Id., 258 Pa.Super. at 156-57, 392 A.2d at 731. In Commonwealth v. Levenson, 282 Pa.Super. 406, 422 A.2d 1355 (1980), our Court held that an information was not rendered invalid by the fact that an assistant district attorney had signed the district attorney's name followed by his own initials. The Court noted that the Judicial Code provides that an information *597 may be signed by "any assistant district attorney whose authority to act for the district attorney . . . is evidenced by a written designation executed by the district attorney . . . and filed with the clerk of the courts." 42 Pa.C.S. § 8931(i). The defendant in Levenson had not questioned the assistant district attorney's authorization to sign informations for the district attorney. Accordingly, the Court rejected defendant's contention that the information should have been signed by the district attorney. In holding that the information was valid even though the assistant district attorney had not signed his full name, the Court stated: "In the absence of a specific requirement as to the manner of signing the information, we believe that the signature required need not be made in any particular manner so long as it is subject to identification." Id., 282 Pa.Super. at 409, 422 A.2d at 1358.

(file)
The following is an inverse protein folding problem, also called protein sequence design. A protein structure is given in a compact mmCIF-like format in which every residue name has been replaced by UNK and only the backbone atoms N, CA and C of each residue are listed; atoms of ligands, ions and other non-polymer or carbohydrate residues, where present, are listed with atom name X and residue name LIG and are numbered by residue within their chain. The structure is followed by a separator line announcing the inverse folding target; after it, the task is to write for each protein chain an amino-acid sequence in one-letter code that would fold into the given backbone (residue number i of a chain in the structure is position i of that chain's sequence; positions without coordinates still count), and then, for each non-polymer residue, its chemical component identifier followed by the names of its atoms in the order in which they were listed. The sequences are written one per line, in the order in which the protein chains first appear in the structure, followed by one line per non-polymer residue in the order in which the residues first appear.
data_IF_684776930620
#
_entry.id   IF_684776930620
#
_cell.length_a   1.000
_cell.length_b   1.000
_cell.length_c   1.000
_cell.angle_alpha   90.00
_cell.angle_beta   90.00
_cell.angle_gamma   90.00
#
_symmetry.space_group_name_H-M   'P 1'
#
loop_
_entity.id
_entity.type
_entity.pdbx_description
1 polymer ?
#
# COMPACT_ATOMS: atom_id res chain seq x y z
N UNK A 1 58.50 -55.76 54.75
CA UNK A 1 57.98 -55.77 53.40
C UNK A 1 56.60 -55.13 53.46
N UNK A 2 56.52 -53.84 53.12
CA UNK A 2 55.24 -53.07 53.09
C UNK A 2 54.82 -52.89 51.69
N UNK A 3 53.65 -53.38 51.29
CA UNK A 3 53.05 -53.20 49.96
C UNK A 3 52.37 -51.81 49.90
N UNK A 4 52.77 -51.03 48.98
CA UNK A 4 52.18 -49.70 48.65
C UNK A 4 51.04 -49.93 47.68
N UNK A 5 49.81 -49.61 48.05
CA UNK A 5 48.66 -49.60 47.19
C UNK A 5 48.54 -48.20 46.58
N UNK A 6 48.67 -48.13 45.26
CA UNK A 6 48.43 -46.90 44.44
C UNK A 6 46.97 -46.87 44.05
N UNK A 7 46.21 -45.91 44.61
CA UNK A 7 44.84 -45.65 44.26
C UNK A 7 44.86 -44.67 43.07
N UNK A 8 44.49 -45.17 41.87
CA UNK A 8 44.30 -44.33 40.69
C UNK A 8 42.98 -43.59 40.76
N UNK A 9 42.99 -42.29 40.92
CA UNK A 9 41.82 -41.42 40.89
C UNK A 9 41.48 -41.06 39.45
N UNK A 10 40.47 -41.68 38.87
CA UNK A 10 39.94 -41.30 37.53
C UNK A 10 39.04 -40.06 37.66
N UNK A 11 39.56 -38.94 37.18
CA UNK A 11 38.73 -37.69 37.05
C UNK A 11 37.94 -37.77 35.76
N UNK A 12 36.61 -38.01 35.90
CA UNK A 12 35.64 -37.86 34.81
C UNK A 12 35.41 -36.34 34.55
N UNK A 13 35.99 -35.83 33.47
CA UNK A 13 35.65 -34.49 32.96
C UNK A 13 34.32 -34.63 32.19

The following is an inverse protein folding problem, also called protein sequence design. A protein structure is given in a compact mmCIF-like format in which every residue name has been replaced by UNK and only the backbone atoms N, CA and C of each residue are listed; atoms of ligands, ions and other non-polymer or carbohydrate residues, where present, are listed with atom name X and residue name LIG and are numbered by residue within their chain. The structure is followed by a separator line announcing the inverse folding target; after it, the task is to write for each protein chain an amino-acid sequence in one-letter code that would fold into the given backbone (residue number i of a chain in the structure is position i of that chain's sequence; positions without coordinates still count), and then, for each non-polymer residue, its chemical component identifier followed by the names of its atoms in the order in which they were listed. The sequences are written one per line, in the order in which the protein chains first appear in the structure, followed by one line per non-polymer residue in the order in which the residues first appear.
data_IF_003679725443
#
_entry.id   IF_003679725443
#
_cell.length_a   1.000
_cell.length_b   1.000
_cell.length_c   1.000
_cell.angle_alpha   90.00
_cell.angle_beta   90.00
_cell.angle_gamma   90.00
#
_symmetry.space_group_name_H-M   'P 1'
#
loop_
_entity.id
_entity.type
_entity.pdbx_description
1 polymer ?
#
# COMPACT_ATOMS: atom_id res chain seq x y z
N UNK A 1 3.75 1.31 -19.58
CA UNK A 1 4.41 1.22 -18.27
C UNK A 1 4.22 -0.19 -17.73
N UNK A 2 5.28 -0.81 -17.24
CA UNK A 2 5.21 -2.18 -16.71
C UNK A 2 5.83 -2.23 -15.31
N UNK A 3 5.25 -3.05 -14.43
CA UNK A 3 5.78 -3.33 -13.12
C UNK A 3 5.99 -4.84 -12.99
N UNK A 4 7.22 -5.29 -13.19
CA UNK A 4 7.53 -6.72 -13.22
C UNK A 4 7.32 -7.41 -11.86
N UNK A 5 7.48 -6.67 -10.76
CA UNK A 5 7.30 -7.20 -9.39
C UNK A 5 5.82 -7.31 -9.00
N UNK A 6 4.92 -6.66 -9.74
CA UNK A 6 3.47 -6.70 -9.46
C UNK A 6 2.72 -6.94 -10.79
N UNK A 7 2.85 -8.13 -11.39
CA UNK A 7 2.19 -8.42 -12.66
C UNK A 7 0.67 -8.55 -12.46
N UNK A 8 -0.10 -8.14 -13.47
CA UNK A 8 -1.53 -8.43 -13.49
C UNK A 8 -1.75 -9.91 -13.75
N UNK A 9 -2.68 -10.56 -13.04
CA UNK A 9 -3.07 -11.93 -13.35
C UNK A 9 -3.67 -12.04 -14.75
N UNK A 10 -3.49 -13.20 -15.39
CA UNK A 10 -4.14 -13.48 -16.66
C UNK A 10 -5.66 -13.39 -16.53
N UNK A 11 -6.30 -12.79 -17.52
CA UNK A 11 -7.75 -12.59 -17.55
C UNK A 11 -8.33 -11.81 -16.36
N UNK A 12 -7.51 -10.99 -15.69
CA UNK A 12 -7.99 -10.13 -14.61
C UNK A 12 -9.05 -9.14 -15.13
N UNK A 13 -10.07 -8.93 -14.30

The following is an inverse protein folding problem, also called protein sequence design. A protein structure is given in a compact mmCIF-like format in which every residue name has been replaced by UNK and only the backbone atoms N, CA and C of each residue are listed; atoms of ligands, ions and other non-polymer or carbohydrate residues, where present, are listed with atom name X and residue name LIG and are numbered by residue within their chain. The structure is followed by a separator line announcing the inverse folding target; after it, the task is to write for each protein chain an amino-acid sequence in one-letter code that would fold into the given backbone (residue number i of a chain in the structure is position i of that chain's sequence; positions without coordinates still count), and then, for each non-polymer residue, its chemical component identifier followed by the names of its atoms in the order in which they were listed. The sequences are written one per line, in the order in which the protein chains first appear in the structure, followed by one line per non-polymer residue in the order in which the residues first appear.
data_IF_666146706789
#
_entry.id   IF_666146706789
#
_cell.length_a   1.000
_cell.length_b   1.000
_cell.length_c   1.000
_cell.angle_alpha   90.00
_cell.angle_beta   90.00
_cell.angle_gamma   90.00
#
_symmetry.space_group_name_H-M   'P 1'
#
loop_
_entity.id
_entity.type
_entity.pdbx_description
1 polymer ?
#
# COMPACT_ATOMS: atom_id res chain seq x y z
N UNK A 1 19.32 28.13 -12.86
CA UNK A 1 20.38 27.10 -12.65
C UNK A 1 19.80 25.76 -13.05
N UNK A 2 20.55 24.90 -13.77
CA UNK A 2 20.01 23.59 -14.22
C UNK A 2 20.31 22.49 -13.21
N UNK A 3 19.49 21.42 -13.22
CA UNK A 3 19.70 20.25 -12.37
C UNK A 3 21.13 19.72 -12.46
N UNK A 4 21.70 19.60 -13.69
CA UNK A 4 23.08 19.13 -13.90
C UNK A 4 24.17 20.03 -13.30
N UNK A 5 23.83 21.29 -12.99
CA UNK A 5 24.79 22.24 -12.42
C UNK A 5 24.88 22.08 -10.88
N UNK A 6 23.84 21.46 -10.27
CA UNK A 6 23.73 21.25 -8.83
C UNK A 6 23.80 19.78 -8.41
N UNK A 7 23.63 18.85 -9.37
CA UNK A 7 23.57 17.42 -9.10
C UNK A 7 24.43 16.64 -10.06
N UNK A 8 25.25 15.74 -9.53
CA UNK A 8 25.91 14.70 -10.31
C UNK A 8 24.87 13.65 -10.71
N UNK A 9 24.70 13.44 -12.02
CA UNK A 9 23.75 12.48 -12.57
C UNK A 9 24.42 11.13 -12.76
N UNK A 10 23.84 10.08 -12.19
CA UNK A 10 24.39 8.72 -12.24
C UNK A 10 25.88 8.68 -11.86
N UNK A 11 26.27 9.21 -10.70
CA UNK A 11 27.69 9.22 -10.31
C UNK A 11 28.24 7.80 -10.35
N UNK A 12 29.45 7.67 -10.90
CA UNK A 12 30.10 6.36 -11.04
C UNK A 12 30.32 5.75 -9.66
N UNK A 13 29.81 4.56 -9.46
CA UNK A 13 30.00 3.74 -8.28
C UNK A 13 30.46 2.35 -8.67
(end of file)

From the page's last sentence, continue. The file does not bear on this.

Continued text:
We conclude that the use of a rubber stamp facsimile of the district attorney's signature does not meet the Rule 225(b) requirement that an information be "signed by the attorney for the Commonwealth." Were we to approve the use of a rubber stamp, it would be virtually impossible to identify the person who stamped the information. See Commonwealth v. Levenson, supra. If that person is unknown, then, as in the case of an information with a blank signature line, "it is not at all apparent that a reasoned evaluation of the advisability of instituting a criminal trial has been made." Commonwealth v. Belcher, supra. Moreover, were we to approve the Commonwealth's practice in this case, the Judicial Code provision requiring district attorneys to file with the clerk of courts a written designation identifying assistant district attorneys authorized to sign informations for them would be rendered meaningless. An assistant district attorney who has not been so authorized could "sign" informations with the rubber stamp. We believe that it is not an unreasonable burden to require district attorneys, or assistant district attorneys acting for them in accordance with 42 Pa.C.S. § 8931(i), to sign informations manually. Accordingly, we hold that the lower court properly *598 concluded that the informations in this case were not "signed" by the district attorney as required by Rule 225(b).[2]